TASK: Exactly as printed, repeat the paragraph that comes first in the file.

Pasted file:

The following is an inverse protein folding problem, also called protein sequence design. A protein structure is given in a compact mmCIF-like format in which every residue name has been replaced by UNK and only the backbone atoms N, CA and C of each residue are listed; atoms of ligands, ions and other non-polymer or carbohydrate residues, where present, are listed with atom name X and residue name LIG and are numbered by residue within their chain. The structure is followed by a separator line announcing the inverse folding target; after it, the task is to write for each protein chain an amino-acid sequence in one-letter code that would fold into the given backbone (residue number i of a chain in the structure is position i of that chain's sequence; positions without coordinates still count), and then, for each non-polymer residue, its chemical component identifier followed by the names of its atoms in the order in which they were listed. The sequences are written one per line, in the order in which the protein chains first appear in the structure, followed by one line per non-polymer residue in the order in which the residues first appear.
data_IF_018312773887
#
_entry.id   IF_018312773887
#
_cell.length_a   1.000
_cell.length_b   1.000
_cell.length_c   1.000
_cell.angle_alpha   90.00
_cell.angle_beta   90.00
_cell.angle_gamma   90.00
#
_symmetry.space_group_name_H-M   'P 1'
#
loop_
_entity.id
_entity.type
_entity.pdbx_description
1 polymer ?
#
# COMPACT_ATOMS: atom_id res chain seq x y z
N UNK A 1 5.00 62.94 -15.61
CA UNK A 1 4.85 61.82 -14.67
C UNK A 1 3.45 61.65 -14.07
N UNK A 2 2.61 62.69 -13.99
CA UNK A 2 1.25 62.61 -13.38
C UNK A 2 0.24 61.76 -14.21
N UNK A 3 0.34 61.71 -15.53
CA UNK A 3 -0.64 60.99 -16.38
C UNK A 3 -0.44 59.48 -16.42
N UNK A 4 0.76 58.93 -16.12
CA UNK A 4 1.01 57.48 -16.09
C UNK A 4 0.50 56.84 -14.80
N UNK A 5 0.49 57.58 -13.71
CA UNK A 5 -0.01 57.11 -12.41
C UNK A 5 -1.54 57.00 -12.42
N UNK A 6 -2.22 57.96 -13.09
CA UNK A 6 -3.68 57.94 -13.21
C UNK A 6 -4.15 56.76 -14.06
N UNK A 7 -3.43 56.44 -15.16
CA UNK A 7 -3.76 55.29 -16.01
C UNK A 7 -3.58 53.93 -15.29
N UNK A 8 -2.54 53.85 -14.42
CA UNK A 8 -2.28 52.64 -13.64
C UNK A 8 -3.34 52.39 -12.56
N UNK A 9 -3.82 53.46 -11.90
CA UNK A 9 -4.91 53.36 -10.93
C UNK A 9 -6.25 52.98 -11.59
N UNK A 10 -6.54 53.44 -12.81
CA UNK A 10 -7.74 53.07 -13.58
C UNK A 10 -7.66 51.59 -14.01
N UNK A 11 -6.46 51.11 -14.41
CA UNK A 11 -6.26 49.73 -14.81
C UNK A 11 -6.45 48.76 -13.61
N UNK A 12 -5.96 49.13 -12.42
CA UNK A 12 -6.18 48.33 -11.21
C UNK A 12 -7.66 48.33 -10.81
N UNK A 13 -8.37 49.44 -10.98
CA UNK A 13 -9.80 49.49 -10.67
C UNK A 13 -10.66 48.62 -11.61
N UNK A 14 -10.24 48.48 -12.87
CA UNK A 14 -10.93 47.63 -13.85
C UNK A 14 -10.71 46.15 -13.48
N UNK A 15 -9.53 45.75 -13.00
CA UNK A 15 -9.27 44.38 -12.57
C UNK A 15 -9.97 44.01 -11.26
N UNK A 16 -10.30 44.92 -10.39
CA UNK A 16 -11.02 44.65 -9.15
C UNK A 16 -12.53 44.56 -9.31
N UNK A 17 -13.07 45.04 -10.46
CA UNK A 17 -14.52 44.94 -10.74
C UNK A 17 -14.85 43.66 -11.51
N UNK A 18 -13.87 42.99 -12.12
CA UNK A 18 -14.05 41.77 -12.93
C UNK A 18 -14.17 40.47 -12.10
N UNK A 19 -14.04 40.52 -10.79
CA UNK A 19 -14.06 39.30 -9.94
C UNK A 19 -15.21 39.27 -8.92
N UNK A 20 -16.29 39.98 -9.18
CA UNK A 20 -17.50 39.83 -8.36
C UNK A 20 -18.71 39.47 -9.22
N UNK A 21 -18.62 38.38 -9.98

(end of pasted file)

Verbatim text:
The following is an inverse protein folding problem, also called protein sequence design. A protein structure is given in a compact mmCIF-like format in which every residue name has been replaced by UNK and only the backbone atoms N, CA and C of each residue are listed; atoms of ligands, ions and other non-polymer or carbohydrate residues, where present, are listed with atom name X and residue name LIG and are numbered by residue within their chain. The structure is followed by a separator line announcing the inverse folding target; after it, the task is to write for each protein chain an amino-acid sequence in one-letter code that would fold into the given backbone (residue number i of a chain in the structure is position i of that chain's sequence; positions without coordinates still count), and then, for each non-polymer residue, its chemical component identifier followed by the names of its atoms in the order in which they were listed. The sequences are written one per line, in the order in which the protein chains first appear in the structure, followed by one line per non-polymer residue in the order in which the residues first appear.